For the first time, users of Apple Silicon Macs using Apple’s M1 chip—such as the entry-level 13-inch MacBook Pro, Mac mini, and MacBook Air—can now boot in to and natively run Linux.
The vintage at play here is Ubuntu, and the port was developed by Corellium, which otherwise virtualizes iOS and other ARM-based OSes to enable easier security testing. It’s worth noting as well that Apple has previously sued the company over said iOS security testing tool. The lawsuit didn’t go Apple’s way.
Corellium Chief Technology Office Chris Wade announced the culmination of the team’s work on Twitter yesterday. And in a blog post on Corellium’s website, the team behind the port writes that it was developed in parallel with the group’s efforts at “creating a model of the [M1] for our security research part.”
The blog post has numerous additional details about the hurdles Corellium had to overcome, including dealing with how Apple’s SoC brings up additional CPU cores, dealing with Apple’s proprietary interrupt controller, and much more. Among other things, Corellium added “a pre-loader that acts as a wrapper for Linux and provides a trampoline for starting processor cores.”
The post includes a tutorial for installing Ubuntu on M1 Macs, and there’s a Github repo (corellium/linux-m1) that you can download the kernel from. Following the steps, you’ll end up booting directly from USB. However, we are a long way off from Boot Camp-style dual booting multiple operating systems here. Even after the Corellium team’s work, the steps required are more complex and technical than most users will want to mess with, and it’s certainly not recommended to do this as your daily driver yet.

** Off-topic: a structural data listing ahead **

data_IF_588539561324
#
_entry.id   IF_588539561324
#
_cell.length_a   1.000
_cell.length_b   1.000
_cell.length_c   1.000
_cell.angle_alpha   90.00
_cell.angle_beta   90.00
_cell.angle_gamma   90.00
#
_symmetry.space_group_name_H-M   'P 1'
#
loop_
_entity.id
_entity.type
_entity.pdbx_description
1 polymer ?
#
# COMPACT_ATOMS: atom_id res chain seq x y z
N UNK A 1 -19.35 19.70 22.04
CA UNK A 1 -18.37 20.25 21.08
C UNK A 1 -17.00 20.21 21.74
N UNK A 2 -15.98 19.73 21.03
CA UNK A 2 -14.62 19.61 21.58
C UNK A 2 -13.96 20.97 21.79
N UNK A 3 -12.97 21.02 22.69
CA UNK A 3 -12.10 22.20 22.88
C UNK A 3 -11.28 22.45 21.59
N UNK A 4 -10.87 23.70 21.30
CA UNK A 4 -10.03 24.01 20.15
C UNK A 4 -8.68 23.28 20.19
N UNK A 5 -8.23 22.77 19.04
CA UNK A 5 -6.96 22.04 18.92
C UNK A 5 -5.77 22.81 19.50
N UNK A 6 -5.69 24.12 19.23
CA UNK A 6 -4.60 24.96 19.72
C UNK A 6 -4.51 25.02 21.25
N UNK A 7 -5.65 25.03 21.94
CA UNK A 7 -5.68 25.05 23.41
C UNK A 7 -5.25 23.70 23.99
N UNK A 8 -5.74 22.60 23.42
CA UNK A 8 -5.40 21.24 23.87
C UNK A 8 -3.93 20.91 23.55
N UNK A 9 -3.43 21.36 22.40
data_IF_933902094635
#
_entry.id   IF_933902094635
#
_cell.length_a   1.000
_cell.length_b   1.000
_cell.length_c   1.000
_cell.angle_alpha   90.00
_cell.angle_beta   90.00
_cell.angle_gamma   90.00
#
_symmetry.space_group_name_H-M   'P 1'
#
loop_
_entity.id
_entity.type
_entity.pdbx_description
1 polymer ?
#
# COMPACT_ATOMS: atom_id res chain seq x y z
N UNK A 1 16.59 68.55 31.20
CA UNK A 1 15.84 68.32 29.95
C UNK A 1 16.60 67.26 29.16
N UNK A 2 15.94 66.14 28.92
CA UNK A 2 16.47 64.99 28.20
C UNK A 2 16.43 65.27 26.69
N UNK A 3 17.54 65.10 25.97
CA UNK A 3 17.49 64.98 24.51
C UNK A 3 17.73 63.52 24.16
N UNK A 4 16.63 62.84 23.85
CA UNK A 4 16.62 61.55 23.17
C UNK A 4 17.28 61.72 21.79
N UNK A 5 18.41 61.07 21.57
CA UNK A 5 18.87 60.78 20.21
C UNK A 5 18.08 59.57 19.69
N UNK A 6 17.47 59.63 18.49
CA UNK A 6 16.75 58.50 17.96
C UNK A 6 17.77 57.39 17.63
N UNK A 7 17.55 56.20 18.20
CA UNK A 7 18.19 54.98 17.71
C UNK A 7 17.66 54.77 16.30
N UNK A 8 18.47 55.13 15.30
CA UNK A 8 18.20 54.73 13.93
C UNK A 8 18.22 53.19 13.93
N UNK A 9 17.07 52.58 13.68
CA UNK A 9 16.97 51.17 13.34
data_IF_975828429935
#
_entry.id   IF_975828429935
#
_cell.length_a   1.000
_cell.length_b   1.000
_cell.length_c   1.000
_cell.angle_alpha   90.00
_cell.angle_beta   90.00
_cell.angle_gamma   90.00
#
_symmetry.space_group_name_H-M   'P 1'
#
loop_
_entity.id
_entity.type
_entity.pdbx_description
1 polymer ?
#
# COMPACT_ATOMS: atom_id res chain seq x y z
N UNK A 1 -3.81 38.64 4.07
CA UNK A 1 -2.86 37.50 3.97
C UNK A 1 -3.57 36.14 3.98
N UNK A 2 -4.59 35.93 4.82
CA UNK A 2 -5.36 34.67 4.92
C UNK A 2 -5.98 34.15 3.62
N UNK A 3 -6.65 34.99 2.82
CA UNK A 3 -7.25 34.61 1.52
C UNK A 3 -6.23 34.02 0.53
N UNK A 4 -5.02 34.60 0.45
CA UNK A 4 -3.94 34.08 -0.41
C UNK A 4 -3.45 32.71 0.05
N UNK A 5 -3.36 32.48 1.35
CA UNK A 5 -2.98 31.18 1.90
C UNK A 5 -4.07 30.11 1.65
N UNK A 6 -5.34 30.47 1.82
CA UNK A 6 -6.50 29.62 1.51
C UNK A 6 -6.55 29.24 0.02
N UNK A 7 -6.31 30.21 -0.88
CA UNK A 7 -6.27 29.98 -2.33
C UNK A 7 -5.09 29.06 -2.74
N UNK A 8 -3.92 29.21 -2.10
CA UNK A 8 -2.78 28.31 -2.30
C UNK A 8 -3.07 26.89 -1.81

Still, enthusiasts or those who want to get ahead of the curve now have an option, so if it’s your jam, go to town. Wade calls the port “completely usable,” and you’ll get the fully functional Ubuntu desktop if you go through this process.
There are other efforts to bring Linux to M1 Macs out there, and further refinements of each are sure to come, so it’s still early days. And before you ask: doing this with Windows is still looking quite hazy. You’d need to use the ARM version of Windows, and that’s not an option for most people at this time.
When we interviewed Apple’s marketing SVP Craig Federighi and asked about running Windows natively on Apple Silicon Macs, he said, “That’s really up to Microsoft… we have the core technologies for them to do that, to run their ARM version of Windows, which in turn of course supports x86 user mode applications. But that’s a decision Microsoft has to make, to bring to license that technology for users to run on these Macs. But the Macs are certainly very capable of it.”
Listing image by Samuel Axon